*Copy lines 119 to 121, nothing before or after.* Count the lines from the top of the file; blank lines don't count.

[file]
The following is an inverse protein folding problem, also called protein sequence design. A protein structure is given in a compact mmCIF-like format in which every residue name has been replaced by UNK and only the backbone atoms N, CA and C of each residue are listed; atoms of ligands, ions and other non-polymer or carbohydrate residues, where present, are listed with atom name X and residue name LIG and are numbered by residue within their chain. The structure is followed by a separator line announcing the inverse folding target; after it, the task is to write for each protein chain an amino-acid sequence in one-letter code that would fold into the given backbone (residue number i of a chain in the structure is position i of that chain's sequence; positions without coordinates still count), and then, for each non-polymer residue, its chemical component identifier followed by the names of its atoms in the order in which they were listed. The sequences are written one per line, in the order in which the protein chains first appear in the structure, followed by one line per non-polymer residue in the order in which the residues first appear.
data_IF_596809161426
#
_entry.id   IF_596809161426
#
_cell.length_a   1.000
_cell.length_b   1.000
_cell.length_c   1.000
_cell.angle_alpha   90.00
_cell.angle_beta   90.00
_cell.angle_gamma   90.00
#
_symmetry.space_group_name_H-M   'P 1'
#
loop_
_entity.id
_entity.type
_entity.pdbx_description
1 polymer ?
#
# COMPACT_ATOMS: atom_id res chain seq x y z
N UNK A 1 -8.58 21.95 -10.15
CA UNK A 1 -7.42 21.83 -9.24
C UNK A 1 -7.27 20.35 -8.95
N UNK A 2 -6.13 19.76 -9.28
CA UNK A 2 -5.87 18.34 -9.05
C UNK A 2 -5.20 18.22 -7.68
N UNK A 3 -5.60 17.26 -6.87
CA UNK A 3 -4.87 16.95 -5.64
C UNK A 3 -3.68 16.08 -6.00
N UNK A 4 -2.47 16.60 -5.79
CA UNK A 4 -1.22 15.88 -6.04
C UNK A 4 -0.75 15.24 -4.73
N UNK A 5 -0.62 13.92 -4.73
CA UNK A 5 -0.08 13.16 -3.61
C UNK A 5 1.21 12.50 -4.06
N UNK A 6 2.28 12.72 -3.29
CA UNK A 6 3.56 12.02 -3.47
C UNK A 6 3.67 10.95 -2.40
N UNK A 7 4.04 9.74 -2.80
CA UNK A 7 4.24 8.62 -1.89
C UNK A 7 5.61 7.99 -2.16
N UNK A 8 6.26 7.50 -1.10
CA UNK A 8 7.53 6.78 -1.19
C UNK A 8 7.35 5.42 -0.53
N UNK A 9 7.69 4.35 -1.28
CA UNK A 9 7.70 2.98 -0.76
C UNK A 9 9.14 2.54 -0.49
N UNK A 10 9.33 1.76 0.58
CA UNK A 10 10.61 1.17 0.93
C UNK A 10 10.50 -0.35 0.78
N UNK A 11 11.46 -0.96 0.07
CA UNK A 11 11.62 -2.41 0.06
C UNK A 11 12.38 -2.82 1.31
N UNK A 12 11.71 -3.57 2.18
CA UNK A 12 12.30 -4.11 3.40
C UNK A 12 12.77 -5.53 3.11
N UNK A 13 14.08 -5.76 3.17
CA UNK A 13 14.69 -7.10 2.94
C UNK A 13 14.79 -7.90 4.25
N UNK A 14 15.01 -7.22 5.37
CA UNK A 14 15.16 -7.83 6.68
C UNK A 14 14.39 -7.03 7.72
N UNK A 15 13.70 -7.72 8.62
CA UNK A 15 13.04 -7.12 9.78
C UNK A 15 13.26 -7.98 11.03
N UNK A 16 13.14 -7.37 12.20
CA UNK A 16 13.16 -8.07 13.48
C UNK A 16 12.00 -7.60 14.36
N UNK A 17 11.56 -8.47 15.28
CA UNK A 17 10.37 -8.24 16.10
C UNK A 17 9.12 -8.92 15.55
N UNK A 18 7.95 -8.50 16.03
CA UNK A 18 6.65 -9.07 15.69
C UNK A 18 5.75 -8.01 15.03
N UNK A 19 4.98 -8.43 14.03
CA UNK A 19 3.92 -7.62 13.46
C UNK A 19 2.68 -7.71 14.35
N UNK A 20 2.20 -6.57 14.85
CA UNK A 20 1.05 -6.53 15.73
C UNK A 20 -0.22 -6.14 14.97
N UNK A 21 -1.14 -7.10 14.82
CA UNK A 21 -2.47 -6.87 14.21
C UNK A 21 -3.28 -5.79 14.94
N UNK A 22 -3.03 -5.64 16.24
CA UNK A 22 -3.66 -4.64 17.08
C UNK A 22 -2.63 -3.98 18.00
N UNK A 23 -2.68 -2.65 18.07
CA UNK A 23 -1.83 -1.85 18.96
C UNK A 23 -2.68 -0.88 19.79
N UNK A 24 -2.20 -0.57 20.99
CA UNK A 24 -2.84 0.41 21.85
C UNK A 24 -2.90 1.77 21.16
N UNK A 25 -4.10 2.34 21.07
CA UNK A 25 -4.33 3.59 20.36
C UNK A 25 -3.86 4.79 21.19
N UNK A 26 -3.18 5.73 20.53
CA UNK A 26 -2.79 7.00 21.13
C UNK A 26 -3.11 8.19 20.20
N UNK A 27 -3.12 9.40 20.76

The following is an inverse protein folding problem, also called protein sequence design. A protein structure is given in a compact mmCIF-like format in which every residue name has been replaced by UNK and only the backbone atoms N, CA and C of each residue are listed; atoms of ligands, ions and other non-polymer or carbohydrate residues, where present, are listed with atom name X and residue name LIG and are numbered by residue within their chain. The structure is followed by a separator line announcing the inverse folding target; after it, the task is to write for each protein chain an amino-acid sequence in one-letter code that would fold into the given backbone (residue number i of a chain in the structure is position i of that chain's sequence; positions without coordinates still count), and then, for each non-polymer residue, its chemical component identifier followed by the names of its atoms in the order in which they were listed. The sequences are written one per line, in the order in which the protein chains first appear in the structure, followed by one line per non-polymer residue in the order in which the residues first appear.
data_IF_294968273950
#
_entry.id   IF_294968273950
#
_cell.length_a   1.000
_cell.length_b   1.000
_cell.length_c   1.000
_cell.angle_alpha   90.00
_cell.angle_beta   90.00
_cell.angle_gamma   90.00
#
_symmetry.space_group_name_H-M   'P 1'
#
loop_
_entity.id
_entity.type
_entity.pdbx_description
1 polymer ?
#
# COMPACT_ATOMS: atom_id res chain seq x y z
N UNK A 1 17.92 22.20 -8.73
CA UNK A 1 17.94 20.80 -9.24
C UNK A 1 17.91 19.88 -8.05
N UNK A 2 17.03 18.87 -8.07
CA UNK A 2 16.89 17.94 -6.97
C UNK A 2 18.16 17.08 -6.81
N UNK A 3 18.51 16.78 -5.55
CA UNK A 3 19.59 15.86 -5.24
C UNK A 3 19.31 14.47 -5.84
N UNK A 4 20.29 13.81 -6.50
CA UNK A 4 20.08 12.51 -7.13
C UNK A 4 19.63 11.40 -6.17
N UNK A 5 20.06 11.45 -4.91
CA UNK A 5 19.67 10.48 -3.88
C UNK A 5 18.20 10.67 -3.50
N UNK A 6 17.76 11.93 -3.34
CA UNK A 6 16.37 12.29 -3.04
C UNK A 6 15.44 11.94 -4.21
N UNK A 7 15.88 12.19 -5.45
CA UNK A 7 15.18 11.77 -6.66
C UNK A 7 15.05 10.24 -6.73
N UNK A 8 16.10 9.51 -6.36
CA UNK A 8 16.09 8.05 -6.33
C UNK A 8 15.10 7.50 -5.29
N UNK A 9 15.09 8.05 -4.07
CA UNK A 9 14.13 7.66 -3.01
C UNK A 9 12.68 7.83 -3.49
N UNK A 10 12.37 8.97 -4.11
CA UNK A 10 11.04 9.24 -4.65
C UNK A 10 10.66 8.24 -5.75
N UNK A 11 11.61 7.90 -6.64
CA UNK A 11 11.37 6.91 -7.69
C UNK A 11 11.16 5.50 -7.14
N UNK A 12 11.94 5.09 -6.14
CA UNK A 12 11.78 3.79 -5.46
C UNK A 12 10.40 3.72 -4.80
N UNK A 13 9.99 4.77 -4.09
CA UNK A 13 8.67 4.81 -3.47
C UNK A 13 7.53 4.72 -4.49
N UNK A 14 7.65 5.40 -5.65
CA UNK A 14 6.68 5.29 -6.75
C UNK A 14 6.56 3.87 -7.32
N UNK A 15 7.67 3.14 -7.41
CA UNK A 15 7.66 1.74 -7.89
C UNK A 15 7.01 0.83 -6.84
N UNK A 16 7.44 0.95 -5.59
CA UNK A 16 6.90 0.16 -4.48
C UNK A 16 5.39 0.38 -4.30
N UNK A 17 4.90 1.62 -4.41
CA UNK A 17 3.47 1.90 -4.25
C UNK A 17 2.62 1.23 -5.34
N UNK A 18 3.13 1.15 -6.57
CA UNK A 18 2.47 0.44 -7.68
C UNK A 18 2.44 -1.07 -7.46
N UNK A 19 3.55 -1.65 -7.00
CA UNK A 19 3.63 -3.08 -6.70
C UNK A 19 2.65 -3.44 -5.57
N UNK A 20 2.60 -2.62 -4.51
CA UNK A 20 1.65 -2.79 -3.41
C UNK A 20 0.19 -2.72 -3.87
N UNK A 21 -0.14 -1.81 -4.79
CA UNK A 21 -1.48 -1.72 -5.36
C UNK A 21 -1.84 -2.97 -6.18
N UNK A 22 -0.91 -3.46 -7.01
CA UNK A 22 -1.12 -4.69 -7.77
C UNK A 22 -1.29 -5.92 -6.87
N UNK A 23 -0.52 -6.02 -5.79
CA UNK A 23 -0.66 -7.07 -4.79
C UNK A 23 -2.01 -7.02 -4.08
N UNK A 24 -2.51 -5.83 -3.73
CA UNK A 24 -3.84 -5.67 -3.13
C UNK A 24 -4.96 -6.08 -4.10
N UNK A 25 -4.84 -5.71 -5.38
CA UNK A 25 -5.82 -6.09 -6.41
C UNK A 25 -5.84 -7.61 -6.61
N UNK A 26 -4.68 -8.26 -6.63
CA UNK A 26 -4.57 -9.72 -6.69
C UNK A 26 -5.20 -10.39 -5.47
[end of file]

1 polymer ?
#
# COMPACT_ATOMS: atom_id res chain seq x y z